The people I see this working for are people who are working towards a weight loss goal, mindfully, and still want to enjoy fast food until they can wean themselves off of it. I don’t see this as having a “conversion” effect or as having a detrimental effect. While I don’t eat fast food myself, and wouldn’t recommend it in and of itself, I also wouldn’t withhold applause to someone trying to lose weight and eating a few chicken mcnuggets along the way. If you had told me 7 years ago that in order to lose weight I could never eat the things I loved again, I would have probably shrugged with defeat and asked for a take-out menu. There’s a lot to be said for condoning methods that encourage “what I can have” instead of the “what I can’t have” mentality. I do feel it ethical to mention, however, that while I do condone eating fast food on occasion as part of a healthy weight-loss plan, I also accept that there’s been research proving fast-food to be addictive, to some degree. In which case, for some, weaning off of it may be easier said than done.
I don’t think that Weight Watchers is sending out the message that McDonald’s food is healthy, though I can imagine many people will interpret it that way. If you know about the WW program, you know that part of its message/selling point is that you can eat the foods you want and still lose weight. That sort of message implies that the selling point is losing weight not gaining health. While those are very related — that’s not my point. The point is — you can eat Chicken McNuggets and Filet O’ Fish and lose weight. In fact, you can even go on the Taco Bell or Subway Diet and lose weight. Once in a while, eating these foods is fine. If someone were to take it to the extreme and literally do a fast-food diet — that’s when the lure to eat crap and lose weight without regard to health can turn very ugly.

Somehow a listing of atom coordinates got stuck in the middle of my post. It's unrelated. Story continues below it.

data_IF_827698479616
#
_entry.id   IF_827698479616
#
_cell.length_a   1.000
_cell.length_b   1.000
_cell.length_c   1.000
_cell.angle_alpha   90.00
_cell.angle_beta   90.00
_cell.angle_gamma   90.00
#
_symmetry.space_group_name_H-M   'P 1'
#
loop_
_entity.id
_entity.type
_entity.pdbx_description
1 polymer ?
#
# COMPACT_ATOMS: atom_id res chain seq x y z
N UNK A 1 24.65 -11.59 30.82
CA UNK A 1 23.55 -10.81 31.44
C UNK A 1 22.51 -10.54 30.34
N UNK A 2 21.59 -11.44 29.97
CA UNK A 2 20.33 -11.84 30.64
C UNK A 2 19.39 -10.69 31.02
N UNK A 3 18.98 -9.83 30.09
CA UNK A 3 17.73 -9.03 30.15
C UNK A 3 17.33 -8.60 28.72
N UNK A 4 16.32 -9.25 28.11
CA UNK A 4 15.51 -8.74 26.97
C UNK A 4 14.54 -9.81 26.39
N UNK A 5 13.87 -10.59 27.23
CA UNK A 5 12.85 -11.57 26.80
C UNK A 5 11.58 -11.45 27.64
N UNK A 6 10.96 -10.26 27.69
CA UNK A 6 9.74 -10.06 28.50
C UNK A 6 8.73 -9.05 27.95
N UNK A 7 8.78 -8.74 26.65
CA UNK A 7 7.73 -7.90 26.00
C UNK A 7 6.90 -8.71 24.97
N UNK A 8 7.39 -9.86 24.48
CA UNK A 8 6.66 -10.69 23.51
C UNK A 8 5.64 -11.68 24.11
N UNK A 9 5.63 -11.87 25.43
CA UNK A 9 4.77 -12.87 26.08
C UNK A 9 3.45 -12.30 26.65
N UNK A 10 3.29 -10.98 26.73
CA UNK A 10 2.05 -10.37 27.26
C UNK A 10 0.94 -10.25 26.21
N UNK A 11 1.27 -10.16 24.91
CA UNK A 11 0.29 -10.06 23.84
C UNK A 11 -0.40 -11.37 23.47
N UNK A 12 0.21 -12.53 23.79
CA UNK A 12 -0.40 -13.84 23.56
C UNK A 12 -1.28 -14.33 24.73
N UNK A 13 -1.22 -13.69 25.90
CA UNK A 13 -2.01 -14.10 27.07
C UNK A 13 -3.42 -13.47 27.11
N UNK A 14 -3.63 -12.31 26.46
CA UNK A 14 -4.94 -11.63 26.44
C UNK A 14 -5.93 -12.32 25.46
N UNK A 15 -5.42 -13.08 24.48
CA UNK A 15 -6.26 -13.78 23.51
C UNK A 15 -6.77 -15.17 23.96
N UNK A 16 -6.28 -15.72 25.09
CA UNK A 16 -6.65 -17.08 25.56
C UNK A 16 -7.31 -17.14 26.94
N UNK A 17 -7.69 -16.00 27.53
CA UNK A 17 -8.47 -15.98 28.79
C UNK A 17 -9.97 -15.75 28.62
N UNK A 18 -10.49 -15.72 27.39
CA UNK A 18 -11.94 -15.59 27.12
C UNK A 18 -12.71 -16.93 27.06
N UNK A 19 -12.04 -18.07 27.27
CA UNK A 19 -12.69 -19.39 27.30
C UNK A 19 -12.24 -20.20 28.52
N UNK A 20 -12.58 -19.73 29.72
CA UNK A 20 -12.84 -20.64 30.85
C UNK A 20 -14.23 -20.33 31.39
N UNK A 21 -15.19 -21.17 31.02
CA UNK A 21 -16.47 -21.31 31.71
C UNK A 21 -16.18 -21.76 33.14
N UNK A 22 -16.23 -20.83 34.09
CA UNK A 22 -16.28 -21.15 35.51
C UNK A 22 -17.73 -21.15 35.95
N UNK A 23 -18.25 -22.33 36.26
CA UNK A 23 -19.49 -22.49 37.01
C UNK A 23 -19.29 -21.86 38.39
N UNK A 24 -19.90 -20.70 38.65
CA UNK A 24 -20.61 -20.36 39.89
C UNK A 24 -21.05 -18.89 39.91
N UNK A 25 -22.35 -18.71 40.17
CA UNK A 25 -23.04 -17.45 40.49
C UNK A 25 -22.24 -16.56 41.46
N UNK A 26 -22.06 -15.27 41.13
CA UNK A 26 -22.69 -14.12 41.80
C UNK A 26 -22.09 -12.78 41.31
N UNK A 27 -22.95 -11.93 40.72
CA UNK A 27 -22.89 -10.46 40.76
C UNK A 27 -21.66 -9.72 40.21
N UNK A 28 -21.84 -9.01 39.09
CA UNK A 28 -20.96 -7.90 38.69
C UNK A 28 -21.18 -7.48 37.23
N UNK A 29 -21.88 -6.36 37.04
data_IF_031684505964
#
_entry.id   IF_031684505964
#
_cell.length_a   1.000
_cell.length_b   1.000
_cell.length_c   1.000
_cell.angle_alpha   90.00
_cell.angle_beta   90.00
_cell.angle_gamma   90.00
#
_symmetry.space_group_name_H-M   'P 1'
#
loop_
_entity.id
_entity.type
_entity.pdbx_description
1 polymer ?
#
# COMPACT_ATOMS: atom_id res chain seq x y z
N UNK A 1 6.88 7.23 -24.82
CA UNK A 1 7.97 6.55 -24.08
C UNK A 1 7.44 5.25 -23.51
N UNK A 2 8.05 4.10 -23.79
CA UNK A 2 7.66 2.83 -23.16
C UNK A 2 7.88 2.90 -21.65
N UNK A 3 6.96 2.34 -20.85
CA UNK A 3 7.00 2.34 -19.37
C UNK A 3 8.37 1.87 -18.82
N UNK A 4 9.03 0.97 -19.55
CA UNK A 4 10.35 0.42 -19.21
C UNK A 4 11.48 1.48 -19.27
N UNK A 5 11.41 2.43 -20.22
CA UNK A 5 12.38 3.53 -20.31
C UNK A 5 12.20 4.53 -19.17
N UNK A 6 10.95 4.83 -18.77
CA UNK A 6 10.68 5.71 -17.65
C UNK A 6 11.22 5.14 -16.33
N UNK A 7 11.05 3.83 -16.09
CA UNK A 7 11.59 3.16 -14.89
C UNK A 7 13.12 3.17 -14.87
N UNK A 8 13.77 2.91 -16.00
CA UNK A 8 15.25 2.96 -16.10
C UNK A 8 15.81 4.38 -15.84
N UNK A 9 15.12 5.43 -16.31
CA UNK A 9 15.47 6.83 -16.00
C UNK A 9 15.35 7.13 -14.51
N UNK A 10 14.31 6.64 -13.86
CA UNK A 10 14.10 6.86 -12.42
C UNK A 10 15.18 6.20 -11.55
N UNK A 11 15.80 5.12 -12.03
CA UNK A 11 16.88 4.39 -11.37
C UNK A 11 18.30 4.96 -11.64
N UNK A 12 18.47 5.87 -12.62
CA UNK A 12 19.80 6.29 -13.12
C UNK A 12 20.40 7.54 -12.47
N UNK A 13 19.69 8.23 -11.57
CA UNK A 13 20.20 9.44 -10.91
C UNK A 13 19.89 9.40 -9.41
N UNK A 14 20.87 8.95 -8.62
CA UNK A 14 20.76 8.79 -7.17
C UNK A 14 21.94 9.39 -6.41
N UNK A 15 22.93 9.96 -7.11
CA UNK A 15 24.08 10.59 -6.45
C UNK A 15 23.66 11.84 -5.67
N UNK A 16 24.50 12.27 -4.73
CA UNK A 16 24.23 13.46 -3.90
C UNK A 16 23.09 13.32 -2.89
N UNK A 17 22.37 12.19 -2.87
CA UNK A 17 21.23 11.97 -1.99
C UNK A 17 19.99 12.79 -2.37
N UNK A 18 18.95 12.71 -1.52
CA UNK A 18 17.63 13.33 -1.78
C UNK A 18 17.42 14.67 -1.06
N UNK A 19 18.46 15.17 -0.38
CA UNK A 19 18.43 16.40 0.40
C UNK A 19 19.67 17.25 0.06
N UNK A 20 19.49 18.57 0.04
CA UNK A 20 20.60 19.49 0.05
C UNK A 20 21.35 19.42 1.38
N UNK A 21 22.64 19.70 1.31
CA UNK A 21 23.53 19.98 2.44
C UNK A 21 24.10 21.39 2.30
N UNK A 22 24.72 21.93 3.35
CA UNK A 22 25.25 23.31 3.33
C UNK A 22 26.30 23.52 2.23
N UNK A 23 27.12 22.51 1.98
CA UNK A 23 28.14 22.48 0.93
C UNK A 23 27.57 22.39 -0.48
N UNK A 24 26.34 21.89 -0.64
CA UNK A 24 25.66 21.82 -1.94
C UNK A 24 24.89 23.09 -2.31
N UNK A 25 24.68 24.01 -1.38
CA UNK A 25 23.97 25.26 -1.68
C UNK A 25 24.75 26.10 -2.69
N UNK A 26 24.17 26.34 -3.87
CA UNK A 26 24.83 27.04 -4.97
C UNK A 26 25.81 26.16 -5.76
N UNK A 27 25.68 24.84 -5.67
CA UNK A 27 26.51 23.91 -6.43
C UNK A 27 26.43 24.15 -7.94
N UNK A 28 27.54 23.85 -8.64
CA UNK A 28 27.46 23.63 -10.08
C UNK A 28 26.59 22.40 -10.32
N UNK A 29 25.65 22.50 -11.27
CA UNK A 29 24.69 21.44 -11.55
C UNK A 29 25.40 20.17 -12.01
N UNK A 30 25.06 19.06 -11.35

Actually, now that I’ve mentioned Subway, let’s just take a little peak. You could just as well go to Subway and get a 6″ Meatball Marinara with 580 calories, 23g fat (9g sat.), 1530mg sodium, 9g fiber, 24g protein (see here) as you could opt for one of their “6 Under 6 Grams of Fat” subs.
I always take the perspective of my old self when it comes to these issues. I didn’t give a crap about saturated fat and sodium when I first started losing weight. Now, I care a lot. About everything. But it was a gradual process of enlightenment, revisions, and education. Let’s face it — a lot of us are truly detached from what we’re really putting in our bodies and we focus more on its effects. The more info. we put out there, the more choices we make available that will give people the steps (albeit baby steps – and so what?) to their goals, the better.
There’s so much more that goes into this issue, including food politics and why places like McDonald’s still focus more on burgers and fries than salads (and why even on their WW menu, there is no salad to be found!) — which is an issue of government subsidies — but I want to hear your opinions.
What do you think about Weight Watchers endorsing select McDonald’s products in New Zealand? Is this setting a bad precedent? Setting a good example of giving healthy options? Neither? Speak out and loud!
The Cranky One